He sees the issue as crucial ahead of midterm congressional elections in November.
"We cannot allow all of these people to invade our Country," Trump said yesterday on Twitter.
"When somebody comes in, we must immediately, with no Judges or Court Cases, bring them back from where they came," said Trump, suggesting they be handled without the due legal process guaranteed for "any person" by the US Constitution.
Nearly all of the arriving families have officially requested asylum.
"Our system is a mockery to good immigration policy and Law and Order," said Trump, who has repeatedly tried to link immigrants with crime.
His remarks came after the Department of Homeland Security released its first official data since Trump ended the family separations on Wednesday.
It said 522 children separated as part of "zero tolerance" have been reunited with their families, but another 2,053 separated minors remained in the care of the US Department of Health and Human Services as of Wednesday.
"The United States government knows the location of all children in its custody and is working to reunite them with their families," the department said in a statement late Saturday.
Fleeing from impoverished Central America, the arrivals say they are seeking a better life and also a refuge from criminal gangs terrorizing their region, which has one of the world's highest murder rates.
Central American migrants deported from the US without their children have spoken of their anguish at seeing families split under the "zero tolerance" approach.
Ever Sierra, deported after trying to enter the US, told AFP he planned to try again in a few days.
He arrived back in Honduras with his eight-month-old daughter's shoes hanging from his backpack. She was being held in a detention centre in McAllen, Texas, along with her mother.
Benjamin Raymundo, a 33-year-old deported back to Guatemala, told AFP he left his home country in April with his son Roberto, aged five, but the pair were separated when immigration officers in California stopped them.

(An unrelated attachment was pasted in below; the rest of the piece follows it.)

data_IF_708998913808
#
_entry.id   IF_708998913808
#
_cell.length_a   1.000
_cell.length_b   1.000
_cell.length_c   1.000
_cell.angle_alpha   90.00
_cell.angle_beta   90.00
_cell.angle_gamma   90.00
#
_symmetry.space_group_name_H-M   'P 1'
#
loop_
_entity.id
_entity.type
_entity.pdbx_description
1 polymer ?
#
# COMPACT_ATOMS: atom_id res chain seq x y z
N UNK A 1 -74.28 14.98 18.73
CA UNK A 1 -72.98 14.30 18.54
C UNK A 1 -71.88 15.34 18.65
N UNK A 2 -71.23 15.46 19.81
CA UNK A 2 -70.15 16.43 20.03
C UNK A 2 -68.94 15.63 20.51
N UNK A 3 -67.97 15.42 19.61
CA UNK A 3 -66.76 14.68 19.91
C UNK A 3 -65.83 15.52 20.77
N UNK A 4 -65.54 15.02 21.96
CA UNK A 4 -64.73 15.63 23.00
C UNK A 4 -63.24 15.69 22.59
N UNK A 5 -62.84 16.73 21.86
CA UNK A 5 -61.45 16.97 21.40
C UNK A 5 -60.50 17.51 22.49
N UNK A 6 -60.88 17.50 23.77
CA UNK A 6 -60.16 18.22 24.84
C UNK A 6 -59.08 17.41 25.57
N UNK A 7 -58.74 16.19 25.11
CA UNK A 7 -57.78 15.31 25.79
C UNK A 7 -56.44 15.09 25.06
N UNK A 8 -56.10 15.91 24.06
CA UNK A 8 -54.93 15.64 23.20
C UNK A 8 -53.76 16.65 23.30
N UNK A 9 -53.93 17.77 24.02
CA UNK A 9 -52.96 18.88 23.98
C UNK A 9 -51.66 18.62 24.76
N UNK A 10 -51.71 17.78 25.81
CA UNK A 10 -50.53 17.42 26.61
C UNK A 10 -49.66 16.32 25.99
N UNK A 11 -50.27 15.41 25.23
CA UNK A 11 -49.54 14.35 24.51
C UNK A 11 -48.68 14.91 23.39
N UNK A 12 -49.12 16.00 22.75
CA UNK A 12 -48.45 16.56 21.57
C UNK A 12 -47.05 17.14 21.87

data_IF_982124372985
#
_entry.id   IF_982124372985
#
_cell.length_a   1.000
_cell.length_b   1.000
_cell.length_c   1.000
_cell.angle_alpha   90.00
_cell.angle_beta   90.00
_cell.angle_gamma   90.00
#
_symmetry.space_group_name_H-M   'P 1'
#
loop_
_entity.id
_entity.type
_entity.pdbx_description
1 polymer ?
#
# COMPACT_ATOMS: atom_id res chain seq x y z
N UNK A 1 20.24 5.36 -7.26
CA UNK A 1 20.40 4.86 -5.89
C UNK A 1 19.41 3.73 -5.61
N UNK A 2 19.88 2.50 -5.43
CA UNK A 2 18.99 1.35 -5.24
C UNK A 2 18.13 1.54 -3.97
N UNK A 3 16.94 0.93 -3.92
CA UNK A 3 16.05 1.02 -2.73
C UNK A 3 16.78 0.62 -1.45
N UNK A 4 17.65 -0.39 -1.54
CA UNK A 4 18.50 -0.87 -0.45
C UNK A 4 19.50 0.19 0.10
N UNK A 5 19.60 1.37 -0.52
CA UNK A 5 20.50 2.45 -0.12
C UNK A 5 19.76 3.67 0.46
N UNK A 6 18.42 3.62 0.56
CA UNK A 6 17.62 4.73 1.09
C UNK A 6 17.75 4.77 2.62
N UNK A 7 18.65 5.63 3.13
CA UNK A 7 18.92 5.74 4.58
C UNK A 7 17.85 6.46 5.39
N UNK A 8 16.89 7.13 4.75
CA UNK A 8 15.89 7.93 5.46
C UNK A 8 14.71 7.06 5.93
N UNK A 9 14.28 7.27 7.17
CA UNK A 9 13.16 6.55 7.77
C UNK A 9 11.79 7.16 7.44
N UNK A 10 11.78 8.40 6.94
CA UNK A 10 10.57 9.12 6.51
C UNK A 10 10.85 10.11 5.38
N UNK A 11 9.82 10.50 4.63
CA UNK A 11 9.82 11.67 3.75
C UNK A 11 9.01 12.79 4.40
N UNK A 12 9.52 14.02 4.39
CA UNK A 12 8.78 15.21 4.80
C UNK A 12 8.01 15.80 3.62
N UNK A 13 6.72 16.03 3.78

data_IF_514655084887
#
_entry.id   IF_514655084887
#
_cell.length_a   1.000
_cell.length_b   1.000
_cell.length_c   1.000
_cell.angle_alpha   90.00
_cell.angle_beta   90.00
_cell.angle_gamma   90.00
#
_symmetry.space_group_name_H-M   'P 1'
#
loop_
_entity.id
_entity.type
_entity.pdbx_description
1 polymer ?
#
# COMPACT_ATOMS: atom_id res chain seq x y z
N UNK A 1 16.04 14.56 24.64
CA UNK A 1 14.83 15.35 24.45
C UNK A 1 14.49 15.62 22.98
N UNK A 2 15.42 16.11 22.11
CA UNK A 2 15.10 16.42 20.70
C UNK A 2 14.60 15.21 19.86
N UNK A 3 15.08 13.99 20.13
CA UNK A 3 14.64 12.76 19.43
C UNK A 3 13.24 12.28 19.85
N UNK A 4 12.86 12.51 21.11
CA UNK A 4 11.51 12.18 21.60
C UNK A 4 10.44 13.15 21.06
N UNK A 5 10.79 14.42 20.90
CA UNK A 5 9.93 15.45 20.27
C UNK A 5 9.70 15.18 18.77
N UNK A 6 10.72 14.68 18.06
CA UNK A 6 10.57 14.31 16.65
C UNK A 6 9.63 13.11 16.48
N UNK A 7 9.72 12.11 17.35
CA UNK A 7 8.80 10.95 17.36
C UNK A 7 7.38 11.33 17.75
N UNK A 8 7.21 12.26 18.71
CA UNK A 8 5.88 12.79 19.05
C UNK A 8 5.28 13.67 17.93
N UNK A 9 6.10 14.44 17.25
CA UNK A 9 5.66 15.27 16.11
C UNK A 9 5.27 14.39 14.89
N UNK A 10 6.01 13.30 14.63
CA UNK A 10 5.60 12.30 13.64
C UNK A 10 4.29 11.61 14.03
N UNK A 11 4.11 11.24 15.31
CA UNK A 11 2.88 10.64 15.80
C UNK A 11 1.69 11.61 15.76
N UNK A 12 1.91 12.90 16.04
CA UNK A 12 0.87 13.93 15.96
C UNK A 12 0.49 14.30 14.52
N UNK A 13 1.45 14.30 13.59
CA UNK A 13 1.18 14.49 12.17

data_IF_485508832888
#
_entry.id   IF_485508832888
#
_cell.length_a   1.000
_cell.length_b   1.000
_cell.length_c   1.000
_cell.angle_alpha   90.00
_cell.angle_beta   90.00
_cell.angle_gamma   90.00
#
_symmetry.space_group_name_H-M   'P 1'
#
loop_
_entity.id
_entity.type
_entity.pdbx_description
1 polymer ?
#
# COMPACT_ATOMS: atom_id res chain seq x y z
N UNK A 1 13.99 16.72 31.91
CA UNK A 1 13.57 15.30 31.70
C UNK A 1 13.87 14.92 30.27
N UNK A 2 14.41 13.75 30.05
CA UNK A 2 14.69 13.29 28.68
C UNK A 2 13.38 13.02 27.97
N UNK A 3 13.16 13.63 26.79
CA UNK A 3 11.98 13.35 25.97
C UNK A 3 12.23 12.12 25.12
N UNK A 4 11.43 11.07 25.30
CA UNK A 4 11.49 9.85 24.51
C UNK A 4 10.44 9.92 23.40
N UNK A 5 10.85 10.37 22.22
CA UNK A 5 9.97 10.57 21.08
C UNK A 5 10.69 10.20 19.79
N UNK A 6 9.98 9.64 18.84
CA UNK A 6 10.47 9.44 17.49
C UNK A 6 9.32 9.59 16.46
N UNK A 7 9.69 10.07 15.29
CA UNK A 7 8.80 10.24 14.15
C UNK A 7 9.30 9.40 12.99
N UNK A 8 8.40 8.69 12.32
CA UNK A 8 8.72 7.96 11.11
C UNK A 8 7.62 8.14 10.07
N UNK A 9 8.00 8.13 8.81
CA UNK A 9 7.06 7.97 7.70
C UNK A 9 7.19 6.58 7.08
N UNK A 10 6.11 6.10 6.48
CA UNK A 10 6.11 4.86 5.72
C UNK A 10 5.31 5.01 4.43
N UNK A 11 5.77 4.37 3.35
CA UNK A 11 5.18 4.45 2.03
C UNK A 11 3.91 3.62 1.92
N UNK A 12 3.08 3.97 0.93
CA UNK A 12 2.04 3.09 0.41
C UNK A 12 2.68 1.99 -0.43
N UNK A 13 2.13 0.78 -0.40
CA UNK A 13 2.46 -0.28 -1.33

The boy was eventually placed in a relative's custody.
"It's a great sadness for me, as if I'll never see my son again," Raymondo lamented.
Trump's former deputy national security advisor, Tom Bossert, said the past week had provided "terrible optics" for the administration, and "almost from the outset we didn't have the capacity to detain these parents and children, together or separately."
Speaking on ABC's "This Week," Bossert predicted that Trump's executive order ending the family separations will not stand up in court because a judge had ruled in 2015 that even detaining parents and children together is "inhumane."
US lawmakers on Sunday spoke of the need for a longer-term solution. But in a poisoned political climate, they have failed to advance either of two Republican immigration bills in the House of Representatives, which the Republicans control along with the Senate.
A hardline proposal was defeated last week, as expected, and a vote on a "compromise" bill between the party's hard-right and moderate factions has been pushed back, with signs it could not pass.
Trump and other hardline Republicans accuse opposition Democrats of being soft on crime and immigration.
On Saturday, former Republican presidential hopeful Mike Huckabee posted a picture on Twitter of MS-13 gang members and joked that the heavily tattooed Latinos were the "campaign committee" for top Democrat Nancy Pelosi.
Trump frequently brings up the Hispanic gang when he talks of immigration.
(Only the headline and picture of this report may have been reworked by the Business Standard staff; the rest of the content is auto-generated from a syndicated feed.)